The Young Conservatives of Texas, YCT, represented by the Texas Public Policy Foundation, has filed a lawsuit against the university regarding the difference in tuition rates for out-of state-students and Texas residents whose immigration status is undocumented.
The litigation challenges the constitutionality of a combination of state statutes, which the plaintiffs argue compels nonresident students to pay higher tuition than Texas residents whose immigration status is undocumented. The lawsuit accuses the university of constituting injuries to YCT members by following state law and charging these higher tuition rates to nonresidents.
“YCT has members that are injured by UNT collecting higher tuition than is allowed under federal law,” TPFF attorney Robert Henneke said. “Those students that are illegally and unjustly denied the ability to pay the same rate of tuition as their classmates are certainly concerned.”
Federal law mandates no U.S. resident whose immigration status is undocumented is eligible for in-state tuition rates unless any and all citizens of the country are eligible for the same benefits.
Texas residents whose immigration status is undocumented are not mentioned in either of the Texas statutes cited in the lawsuit. One statute sets an out-of-state student’s tuition equal to the average amount a Texas student is charged in the other five most populous states in the country, while another determines Texas resident status.
While universities across Texas follow the same state law, the University of North Texas is the only one that is currently being sued. Neither the YCT state board nor the local university chapter of YCT responded to requests for comment.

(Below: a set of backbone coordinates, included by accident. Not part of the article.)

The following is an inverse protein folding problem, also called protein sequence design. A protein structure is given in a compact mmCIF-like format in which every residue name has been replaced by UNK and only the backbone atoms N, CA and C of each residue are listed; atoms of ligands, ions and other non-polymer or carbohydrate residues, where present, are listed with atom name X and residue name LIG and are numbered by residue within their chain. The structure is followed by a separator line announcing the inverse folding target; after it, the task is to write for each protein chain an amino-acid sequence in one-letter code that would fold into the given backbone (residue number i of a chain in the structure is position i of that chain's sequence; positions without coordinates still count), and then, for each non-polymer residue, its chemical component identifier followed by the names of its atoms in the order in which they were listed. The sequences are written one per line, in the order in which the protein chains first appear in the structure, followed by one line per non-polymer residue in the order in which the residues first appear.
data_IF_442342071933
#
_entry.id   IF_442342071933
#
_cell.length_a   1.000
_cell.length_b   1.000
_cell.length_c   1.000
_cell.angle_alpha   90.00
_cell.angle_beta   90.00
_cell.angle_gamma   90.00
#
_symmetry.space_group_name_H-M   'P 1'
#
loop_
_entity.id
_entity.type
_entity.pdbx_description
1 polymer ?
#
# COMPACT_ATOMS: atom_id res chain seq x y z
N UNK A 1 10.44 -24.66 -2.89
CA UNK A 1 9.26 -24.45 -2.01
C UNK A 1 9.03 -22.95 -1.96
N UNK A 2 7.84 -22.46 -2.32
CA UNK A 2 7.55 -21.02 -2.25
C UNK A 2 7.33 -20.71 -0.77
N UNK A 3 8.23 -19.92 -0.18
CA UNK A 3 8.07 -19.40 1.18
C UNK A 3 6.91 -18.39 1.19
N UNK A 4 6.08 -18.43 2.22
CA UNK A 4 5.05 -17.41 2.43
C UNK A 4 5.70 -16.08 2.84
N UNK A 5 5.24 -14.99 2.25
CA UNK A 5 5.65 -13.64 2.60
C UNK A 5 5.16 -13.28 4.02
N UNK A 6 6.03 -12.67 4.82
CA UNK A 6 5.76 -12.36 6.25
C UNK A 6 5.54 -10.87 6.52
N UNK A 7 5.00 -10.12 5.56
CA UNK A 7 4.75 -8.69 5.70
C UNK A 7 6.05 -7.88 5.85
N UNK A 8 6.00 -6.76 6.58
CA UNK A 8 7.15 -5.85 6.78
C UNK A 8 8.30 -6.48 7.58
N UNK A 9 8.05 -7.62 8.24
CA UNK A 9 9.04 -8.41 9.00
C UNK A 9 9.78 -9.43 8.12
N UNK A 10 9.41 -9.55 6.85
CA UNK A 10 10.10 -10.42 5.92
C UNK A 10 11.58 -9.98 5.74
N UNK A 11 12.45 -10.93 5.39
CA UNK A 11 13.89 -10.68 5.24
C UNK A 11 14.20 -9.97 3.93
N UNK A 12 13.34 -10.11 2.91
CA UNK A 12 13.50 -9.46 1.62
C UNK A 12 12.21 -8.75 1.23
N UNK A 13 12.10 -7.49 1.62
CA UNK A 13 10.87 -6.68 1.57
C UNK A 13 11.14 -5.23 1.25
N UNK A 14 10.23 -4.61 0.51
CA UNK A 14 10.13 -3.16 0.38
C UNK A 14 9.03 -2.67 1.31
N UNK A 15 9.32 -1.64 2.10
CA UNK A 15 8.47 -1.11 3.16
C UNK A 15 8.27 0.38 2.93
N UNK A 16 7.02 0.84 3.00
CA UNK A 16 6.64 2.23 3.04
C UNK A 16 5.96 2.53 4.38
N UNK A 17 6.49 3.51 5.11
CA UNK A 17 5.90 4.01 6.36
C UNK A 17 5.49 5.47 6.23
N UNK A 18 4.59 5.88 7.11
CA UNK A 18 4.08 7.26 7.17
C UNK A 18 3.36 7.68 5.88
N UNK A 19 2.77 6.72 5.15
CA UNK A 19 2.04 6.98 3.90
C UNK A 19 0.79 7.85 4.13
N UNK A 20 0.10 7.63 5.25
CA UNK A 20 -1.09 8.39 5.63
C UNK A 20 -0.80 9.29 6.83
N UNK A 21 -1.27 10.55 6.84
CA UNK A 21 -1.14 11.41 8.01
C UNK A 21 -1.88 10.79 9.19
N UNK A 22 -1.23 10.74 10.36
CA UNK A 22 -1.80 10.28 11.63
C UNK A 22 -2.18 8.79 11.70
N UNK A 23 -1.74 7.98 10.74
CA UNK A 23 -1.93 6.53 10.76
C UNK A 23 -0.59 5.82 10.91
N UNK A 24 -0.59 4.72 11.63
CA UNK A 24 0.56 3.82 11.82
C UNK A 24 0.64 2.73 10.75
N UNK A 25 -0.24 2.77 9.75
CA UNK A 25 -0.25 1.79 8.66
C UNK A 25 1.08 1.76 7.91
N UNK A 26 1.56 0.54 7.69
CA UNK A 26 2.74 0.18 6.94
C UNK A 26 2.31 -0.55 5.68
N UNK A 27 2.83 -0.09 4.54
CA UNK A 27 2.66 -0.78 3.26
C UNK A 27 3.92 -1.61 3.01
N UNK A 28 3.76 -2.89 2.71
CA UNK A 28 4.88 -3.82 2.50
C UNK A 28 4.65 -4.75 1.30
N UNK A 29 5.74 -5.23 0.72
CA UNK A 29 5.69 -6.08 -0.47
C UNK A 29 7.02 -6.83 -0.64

“We filed suit against UNT because our client has members that attend UNT that are being forced to pay higher tuition than they are allowed to be charged under federal law,” Henneke said. “Out-of-state tuition is set by state law, so a win in our case would apply to all Texas state universities.”
President Neal Smatresk and Vice President of Enrollment Shannon Goodman were also individually named in the lawsuit. Jim Berscheidt, Vice President for University Brand Strategy and Communications, spoke to the North Texas Daily on behalf of Smatresk and Goodman.
“At this time, we will not be discussing the pending litigation,” Berscheidt said.
The university’s Office of General Counsel did not respond to requests for comment.
The lawsuit was announced in a TPPF press release on Nov. 16. It was then shared by Henneke, YCT and the university’s YCT chapter on Twitter. Berscheidt confirmed the university did not receive official notification of the lawsuit until Nov. 24.
“Today’s lawsuit is about ensuring the sanctity of the rule of law regarding the cost of higher education in the state of Texas,” YCT State Chairman William Dominguez said in TPFF’s press release. “The Young Conservatives of Texas believe that at the heart of this discrepancy is the issue of fairness and that American citizens who reside out of state should have access to equal educational and financial benefits.”
Neither the press release nor any of the aforementioned tweets mention Texas residents whose immigration status is undocumented. However, the lawsuit itself explicitly references “aliens” and their educational benefits under Texas law as the basis of its petition.
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